3. Everybody find someone who doesn’t look like you and listen to them until they are finished speaking. Don’t stop at Awareness. Take Action. Become an Advocate for someone at the margins. Enter into their story. Share their joy and burden of being who they are, where they are.


Final Thoughts

This was originally one long post, but a good recommended I turn it into two. Again, please check out the disclaimers below to get the context of the content of my words. I believe the gospel of Jesus is the only hope we have in this world. I believe it is truly possible the people of God to be ethnically and culturally reconciled to each other. Like the Psalmist, I want to see “the goodness of the Lord in the land of the living” (Ps. 27:13). I don’t write these things from a place of bitterness or hatred of white people, my people, or anyone else. I write these things because, quite simply, I care. As someone who lives at the margins–or perpetually as a guest in an evangelical world and organization–I also have the blessed burden of being a bridge-builder. No one volunteers to be marginalized. We got pushed there, a long time ago. We didn’t get into this mess on our own, and we cannot get out of it on our own. In the same way white culture and a contaminated gospel divided us, so too will take a posture of humility and grace of all cultures and the Christ-centered gospel to unify us. It will take celebrating the ethnicity and culture God has given to each of us, owning the sins of the past, and genuine repentance in the present, in order to press toward the future.

We have been here before. Ask any of elders in Black and Latino communities. They will tell you “Ferguson is Watts,” “Trayvon is Emmett Till,” and so on. God exists outside of time and He is not in a hurry. He will keep us in a holding pattern as a church until we reconcile not our way, but his way. It is Christ’s goals through Christ’s methods, and what was his method? I’ll end with the words of Philippians 2::6-8, “Who, being in very nature God, did not consider equality with God something to be used to his own advantage; rather, he made himself nothing by taking the very nature of a servant, being made in human likeness. And being found in appearance as a man, he humbled himself by becoming obedient to death—even death on a cross!”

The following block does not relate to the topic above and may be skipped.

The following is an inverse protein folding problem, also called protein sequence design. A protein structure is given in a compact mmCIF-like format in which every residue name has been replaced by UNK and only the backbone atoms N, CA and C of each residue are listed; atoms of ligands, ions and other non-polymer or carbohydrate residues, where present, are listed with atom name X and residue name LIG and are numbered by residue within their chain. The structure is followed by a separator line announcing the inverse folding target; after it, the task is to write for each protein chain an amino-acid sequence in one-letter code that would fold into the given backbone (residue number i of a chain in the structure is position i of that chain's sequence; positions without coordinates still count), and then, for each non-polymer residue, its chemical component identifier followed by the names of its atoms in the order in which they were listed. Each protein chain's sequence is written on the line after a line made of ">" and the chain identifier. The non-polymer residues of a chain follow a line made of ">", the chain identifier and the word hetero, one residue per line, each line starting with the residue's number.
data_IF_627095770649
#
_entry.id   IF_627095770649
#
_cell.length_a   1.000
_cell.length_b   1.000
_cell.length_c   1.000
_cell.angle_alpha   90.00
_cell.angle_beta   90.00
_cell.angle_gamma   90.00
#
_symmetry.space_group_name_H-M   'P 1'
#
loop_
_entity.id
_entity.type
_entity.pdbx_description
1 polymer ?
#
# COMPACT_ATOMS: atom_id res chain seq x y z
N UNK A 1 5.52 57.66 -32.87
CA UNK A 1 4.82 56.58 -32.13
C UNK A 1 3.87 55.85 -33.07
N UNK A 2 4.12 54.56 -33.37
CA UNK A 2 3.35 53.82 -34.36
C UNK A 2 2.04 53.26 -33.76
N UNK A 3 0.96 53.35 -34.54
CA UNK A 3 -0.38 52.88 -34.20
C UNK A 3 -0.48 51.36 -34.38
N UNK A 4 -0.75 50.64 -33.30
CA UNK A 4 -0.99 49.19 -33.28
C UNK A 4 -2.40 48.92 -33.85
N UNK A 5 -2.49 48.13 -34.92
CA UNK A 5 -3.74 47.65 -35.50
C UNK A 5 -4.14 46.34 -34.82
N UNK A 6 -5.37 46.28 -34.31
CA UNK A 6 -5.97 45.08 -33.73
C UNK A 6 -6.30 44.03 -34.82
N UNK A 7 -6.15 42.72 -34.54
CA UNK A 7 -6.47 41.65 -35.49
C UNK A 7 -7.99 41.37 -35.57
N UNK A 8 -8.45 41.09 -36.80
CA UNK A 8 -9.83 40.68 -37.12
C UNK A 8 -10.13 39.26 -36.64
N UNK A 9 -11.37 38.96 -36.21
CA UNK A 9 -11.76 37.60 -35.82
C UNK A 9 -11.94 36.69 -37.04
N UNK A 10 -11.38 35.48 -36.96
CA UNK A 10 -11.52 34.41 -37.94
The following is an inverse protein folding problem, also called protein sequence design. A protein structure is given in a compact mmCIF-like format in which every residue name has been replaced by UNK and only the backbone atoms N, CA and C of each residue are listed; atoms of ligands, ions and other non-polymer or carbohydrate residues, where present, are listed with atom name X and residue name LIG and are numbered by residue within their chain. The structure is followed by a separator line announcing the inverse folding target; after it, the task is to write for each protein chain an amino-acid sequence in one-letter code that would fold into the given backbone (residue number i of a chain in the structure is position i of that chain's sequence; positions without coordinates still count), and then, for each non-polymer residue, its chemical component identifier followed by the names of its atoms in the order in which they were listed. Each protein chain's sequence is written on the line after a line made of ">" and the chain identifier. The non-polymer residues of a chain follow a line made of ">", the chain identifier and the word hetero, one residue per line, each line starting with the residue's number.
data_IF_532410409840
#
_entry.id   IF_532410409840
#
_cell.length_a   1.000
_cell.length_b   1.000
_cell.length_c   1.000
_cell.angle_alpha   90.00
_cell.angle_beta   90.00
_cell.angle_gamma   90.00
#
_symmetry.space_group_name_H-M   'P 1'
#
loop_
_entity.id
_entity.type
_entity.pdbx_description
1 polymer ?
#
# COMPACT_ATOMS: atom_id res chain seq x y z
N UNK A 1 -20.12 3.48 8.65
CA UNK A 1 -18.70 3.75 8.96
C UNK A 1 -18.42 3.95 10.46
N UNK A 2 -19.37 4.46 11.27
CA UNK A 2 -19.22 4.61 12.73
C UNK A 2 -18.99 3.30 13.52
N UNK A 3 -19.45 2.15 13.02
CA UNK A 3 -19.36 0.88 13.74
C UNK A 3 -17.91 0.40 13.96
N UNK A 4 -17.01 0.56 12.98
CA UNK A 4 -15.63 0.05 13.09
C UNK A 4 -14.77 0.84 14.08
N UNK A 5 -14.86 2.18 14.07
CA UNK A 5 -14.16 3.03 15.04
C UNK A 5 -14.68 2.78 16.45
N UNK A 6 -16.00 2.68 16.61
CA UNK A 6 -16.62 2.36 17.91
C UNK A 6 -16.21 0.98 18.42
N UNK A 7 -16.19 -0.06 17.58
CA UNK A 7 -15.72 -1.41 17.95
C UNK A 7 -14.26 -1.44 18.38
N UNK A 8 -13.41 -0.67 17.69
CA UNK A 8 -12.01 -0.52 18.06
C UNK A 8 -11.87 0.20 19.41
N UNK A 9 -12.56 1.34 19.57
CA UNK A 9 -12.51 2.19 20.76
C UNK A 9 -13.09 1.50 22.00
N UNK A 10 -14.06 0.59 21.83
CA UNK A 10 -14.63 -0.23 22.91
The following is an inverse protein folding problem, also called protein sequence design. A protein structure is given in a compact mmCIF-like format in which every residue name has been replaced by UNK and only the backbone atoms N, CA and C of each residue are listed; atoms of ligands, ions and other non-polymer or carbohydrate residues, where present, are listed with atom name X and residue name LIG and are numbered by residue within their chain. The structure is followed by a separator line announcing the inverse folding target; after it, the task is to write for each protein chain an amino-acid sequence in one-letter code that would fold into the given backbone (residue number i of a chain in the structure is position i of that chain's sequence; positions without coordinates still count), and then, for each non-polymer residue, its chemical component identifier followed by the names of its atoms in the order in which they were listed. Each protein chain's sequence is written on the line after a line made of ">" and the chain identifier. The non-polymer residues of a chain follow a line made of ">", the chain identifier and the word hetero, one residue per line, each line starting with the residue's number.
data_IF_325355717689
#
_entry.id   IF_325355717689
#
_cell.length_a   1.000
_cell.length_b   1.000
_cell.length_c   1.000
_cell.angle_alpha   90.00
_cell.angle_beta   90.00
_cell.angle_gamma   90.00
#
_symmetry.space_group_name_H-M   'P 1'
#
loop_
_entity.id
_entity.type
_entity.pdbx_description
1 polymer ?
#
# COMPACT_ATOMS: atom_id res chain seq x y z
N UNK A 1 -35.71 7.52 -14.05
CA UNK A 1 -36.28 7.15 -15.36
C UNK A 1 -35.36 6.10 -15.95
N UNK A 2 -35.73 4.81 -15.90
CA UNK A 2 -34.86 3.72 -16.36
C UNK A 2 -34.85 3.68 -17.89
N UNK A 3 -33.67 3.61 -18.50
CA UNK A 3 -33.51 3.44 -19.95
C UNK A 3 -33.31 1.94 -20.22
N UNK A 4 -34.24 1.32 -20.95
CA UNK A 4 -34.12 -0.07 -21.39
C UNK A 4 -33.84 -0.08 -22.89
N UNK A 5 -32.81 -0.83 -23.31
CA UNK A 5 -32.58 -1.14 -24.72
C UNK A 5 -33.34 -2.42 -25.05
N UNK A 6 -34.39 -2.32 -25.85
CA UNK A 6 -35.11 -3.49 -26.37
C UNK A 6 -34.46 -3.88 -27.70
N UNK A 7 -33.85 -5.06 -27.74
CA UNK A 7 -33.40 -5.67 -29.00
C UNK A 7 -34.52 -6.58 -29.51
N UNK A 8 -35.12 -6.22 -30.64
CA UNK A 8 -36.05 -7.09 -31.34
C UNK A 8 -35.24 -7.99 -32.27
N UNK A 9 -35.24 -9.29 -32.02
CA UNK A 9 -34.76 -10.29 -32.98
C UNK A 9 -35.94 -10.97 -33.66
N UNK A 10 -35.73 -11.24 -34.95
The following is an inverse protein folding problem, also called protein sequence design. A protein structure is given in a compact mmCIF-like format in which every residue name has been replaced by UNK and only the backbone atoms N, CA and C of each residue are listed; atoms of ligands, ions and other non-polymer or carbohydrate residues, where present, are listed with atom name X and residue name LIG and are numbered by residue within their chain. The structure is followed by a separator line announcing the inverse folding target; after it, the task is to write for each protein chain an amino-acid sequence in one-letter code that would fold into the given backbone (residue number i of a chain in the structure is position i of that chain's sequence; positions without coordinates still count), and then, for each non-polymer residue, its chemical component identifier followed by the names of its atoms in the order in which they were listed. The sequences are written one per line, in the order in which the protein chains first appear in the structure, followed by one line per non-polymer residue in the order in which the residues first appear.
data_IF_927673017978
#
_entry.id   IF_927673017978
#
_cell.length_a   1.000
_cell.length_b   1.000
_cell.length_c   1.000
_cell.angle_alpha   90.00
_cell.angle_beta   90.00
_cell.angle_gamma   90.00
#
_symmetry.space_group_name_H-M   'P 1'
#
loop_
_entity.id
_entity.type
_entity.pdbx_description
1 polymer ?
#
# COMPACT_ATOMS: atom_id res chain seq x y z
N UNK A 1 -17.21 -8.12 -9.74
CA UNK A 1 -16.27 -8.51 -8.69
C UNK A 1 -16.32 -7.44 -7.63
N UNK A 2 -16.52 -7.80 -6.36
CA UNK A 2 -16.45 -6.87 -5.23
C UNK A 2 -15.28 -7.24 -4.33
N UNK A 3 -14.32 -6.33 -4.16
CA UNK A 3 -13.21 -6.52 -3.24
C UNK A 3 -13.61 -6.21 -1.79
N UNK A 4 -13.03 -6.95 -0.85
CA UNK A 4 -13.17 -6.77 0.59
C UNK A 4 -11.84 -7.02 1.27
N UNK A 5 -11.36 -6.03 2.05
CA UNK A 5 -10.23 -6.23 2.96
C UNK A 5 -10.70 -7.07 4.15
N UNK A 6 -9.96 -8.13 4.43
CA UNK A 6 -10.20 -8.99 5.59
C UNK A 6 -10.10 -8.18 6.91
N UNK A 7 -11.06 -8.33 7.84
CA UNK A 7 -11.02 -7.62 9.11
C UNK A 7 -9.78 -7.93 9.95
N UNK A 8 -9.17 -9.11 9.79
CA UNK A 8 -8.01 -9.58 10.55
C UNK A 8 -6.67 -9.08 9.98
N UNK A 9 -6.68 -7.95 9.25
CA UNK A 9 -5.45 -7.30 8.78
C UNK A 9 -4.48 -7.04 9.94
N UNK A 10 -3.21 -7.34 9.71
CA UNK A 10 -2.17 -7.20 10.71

When the powerful give up power that was never theirs, the powerless are bestowed the dignity they were meant to have only then will we begin to look more like that image in Revelation 7:9 where all God’s people are together living in harmony with each other. If we don’t, God will pass the responsibility on to our children–much like it has been passed to us.


May we be the people of God as He intends us to be. Let’s not pass this debacle on to our children. 


Now is the time.

Sean M. Watkins